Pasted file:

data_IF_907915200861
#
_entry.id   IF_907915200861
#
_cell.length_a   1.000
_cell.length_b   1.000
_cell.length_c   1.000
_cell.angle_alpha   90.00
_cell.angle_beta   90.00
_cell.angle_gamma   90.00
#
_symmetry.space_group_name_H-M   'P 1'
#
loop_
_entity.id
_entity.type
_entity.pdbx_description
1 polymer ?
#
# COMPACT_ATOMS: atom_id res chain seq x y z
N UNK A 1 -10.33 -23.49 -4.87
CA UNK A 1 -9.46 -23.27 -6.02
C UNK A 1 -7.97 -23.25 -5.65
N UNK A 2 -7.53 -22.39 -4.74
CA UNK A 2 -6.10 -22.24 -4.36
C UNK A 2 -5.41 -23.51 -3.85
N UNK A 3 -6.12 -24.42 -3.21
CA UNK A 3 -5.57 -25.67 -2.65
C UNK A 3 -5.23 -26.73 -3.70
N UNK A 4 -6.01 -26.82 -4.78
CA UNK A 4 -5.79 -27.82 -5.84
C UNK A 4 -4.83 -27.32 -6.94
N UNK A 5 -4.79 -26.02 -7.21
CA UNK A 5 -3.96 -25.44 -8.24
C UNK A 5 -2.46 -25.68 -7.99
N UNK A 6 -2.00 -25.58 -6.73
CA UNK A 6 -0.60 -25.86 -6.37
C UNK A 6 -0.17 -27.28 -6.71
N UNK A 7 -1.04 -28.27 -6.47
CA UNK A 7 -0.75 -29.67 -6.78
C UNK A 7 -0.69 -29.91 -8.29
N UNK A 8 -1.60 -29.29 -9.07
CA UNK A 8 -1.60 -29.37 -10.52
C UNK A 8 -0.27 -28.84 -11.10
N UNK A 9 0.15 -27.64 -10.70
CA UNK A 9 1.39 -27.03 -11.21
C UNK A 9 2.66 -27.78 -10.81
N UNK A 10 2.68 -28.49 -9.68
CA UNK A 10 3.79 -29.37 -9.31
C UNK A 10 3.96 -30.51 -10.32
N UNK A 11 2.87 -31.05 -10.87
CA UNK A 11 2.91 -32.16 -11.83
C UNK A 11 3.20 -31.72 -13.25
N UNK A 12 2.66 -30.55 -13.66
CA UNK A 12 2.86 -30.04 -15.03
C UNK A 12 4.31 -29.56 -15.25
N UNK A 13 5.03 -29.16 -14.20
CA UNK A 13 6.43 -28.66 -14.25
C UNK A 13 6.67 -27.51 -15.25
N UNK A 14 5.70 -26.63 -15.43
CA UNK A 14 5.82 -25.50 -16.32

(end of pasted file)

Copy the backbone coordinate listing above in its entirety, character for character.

data_IF_907915200861
#
_entry.id   IF_907915200861
#
_cell.length_a   1.000
_cell.length_b   1.000
_cell.length_c   1.000
_cell.angle_alpha   90.00
_cell.angle_beta   90.00
_cell.angle_gamma   90.00
#
_symmetry.space_group_name_H-M   'P 1'
#
loop_
_entity.id
_entity.type
_entity.pdbx_description
1 polymer ?
#
# COMPACT_ATOMS: atom_id res chain seq x y z
N UNK A 1 -10.33 -23.49 -4.87
CA UNK A 1 -9.46 -23.27 -6.02
C UNK A 1 -7.97 -23.25 -5.65
N UNK A 2 -7.53 -22.39 -4.74
CA UNK A 2 -6.10 -22.24 -4.36
C UNK A 2 -5.41 -23.51 -3.85
N UNK A 3 -6.12 -24.42 -3.21
CA UNK A 3 -5.57 -25.67 -2.65
C UNK A 3 -5.23 -26.73 -3.70
N UNK A 4 -6.01 -26.82 -4.78
CA UNK A 4 -5.79 -27.82 -5.84
C UNK A 4 -4.83 -27.32 -6.94
N UNK A 5 -4.79 -26.02 -7.21
CA UNK A 5 -3.96 -25.44 -8.24
C UNK A 5 -2.46 -25.68 -7.99
N UNK A 6 -2.00 -25.58 -6.73
CA UNK A 6 -0.60 -25.86 -6.37
C UNK A 6 -0.17 -27.28 -6.71
N UNK A 7 -1.04 -28.27 -6.47
CA UNK A 7 -0.75 -29.67 -6.78
C UNK A 7 -0.69 -29.91 -8.29
N UNK A 8 -1.60 -29.29 -9.07
CA UNK A 8 -1.60 -29.37 -10.52
C UNK A 8 -0.27 -28.84 -11.10
N UNK A 9 0.15 -27.64 -10.70
CA UNK A 9 1.39 -27.03 -11.21
C UNK A 9 2.66 -27.78 -10.81
N UNK A 10 2.68 -28.49 -9.68
CA UNK A 10 3.79 -29.37 -9.31
C UNK A 10 3.96 -30.51 -10.32
N UNK A 11 2.87 -31.05 -10.87
CA UNK A 11 2.91 -32.16 -11.83
C UNK A 11 3.20 -31.72 -13.25
N UNK A 12 2.66 -30.55 -13.66
CA UNK A 12 2.86 -30.04 -15.03
C UNK A 12 4.31 -29.56 -15.25
N UNK A 13 5.03 -29.16 -14.20
CA UNK A 13 6.43 -28.66 -14.25
C UNK A 13 6.67 -27.51 -15.25
N UNK A 14 5.70 -26.63 -15.43
CA UNK A 14 5.82 -25.50 -16.32